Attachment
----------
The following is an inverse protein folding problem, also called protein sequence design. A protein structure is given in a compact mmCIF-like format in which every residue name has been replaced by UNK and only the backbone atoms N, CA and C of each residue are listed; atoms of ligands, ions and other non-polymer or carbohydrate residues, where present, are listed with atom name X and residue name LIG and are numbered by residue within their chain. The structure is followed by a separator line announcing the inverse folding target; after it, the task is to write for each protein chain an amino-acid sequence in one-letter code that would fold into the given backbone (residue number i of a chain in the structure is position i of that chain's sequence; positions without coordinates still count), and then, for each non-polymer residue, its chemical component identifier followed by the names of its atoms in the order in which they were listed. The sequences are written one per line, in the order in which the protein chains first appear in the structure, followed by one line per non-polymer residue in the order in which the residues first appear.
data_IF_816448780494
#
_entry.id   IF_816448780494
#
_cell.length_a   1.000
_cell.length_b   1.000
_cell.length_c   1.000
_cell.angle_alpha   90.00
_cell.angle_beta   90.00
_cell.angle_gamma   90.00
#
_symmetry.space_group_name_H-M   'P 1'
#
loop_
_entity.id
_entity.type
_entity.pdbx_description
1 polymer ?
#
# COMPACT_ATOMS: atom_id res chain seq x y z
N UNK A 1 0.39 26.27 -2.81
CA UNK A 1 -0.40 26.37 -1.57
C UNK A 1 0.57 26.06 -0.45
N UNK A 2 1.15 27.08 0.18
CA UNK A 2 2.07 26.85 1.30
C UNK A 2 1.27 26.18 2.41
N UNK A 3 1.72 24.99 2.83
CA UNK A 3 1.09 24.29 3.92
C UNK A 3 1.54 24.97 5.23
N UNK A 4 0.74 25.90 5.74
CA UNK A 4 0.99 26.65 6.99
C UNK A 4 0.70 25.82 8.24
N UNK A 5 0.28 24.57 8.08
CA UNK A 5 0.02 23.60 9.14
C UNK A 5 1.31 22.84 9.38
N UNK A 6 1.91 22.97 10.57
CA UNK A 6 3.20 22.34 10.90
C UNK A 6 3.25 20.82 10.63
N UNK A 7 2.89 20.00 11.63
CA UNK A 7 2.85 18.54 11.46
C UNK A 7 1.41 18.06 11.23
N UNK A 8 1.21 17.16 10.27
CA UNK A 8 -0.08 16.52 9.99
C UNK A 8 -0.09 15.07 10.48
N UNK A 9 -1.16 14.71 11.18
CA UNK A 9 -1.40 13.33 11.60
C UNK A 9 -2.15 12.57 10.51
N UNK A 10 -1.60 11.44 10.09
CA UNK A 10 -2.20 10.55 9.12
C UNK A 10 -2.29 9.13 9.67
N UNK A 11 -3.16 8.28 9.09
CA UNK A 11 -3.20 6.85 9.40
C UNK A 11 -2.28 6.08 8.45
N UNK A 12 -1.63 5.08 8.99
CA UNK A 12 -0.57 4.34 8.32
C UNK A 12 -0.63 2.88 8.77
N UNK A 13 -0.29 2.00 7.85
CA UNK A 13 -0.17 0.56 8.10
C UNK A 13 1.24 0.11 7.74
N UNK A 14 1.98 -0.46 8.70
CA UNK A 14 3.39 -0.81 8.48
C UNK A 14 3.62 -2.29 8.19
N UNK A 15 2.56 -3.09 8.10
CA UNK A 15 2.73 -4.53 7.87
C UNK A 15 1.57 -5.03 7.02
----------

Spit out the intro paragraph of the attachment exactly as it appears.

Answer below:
The following is an inverse protein folding problem, also called protein sequence design. A protein structure is given in a compact mmCIF-like format in which every residue name has been replaced by UNK and only the backbone atoms N, CA and C of each residue are listed; atoms of ligands, ions and other non-polymer or carbohydrate residues, where present, are listed with atom name X and residue name LIG and are numbered by residue within their chain. The structure is followed by a separator line announcing the inverse folding target; after it, the task is to write for each protein chain an amino-acid sequence in one-letter code that would fold into the given backbone (residue number i of a chain in the structure is position i of that chain's sequence; positions without coordinates still count), and then, for each non-polymer residue, its chemical component identifier followed by the names of its atoms in the order in which they were listed. The sequences are written one per line, in the order in which the protein chains first appear in the structure, followed by one line per non-polymer residue in the order in which the residues first appear.